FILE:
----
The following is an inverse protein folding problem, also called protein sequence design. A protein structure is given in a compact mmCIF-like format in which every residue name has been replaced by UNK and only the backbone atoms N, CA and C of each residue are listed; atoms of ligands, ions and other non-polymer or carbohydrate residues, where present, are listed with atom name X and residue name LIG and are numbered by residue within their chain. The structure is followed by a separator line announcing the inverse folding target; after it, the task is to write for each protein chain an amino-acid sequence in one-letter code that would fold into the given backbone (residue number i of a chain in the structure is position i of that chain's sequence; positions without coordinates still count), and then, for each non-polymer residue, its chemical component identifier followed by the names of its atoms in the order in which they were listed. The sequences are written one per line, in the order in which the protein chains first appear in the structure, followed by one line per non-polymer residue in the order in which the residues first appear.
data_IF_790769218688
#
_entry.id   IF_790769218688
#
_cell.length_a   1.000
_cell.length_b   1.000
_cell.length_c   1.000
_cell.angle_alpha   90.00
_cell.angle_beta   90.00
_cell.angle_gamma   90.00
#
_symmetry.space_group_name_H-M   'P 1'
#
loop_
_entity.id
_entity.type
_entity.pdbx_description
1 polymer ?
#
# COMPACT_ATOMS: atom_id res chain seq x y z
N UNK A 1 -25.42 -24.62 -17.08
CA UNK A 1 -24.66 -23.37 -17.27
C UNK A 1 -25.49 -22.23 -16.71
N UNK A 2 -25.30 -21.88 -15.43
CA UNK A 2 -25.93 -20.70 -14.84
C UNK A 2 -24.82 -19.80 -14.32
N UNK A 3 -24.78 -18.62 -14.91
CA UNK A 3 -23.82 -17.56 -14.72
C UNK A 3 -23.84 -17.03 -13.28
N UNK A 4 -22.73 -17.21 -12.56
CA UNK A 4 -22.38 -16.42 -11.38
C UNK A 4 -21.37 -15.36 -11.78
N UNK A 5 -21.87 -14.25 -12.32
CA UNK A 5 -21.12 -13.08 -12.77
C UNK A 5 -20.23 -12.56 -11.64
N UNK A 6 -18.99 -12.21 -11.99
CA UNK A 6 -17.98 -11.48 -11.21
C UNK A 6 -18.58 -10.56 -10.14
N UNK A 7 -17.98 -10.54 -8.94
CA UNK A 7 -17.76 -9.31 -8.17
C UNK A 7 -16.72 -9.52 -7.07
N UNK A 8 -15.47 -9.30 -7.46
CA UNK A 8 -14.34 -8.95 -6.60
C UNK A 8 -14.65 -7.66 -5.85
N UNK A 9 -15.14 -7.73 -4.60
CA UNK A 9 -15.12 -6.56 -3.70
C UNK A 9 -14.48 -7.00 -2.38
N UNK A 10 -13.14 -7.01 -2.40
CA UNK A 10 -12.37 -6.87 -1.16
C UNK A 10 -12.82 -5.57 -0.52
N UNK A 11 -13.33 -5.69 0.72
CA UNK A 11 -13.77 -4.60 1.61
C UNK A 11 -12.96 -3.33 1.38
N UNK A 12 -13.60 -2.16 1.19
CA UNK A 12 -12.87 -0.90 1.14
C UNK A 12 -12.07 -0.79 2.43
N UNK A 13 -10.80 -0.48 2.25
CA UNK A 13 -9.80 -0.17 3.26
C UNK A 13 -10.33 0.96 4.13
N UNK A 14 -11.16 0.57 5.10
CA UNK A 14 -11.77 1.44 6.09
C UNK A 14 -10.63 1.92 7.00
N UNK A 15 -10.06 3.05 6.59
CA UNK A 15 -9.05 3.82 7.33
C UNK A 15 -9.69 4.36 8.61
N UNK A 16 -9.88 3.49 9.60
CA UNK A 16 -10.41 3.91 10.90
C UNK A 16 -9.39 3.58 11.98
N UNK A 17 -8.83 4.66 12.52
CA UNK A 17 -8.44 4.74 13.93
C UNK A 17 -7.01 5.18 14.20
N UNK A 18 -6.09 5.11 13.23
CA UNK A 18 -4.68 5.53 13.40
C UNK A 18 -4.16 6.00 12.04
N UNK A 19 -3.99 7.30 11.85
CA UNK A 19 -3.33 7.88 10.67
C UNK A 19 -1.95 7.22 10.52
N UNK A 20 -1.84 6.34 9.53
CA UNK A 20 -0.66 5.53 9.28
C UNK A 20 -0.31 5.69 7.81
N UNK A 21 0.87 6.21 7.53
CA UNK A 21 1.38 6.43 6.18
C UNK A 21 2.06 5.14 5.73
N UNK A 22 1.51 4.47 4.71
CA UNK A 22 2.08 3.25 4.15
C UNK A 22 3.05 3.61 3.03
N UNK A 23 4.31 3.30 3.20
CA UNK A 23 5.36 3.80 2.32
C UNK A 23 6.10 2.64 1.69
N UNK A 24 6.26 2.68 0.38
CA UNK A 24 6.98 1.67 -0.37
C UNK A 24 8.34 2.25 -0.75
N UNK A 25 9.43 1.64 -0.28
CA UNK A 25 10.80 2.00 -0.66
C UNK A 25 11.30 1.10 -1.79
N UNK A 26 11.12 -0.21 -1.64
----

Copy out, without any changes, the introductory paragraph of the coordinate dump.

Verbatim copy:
The following is an inverse protein folding problem, also called protein sequence design. A protein structure is given in a compact mmCIF-like format in which every residue name has been replaced by UNK and only the backbone atoms N, CA and C of each residue are listed; atoms of ligands, ions and other non-polymer or carbohydrate residues, where present, are listed with atom name X and residue name LIG and are numbered by residue within their chain. The structure is followed by a separator line announcing the inverse folding target; after it, the task is to write for each protein chain an amino-acid sequence in one-letter code that would fold into the given backbone (residue number i of a chain in the structure is position i of that chain's sequence; positions without coordinates still count), and then, for each non-polymer residue, its chemical component identifier followed by the names of its atoms in the order in which they were listed. The sequences are written one per line, in the order in which the protein chains first appear in the structure, followed by one line per non-polymer residue in the order in which the residues first appear.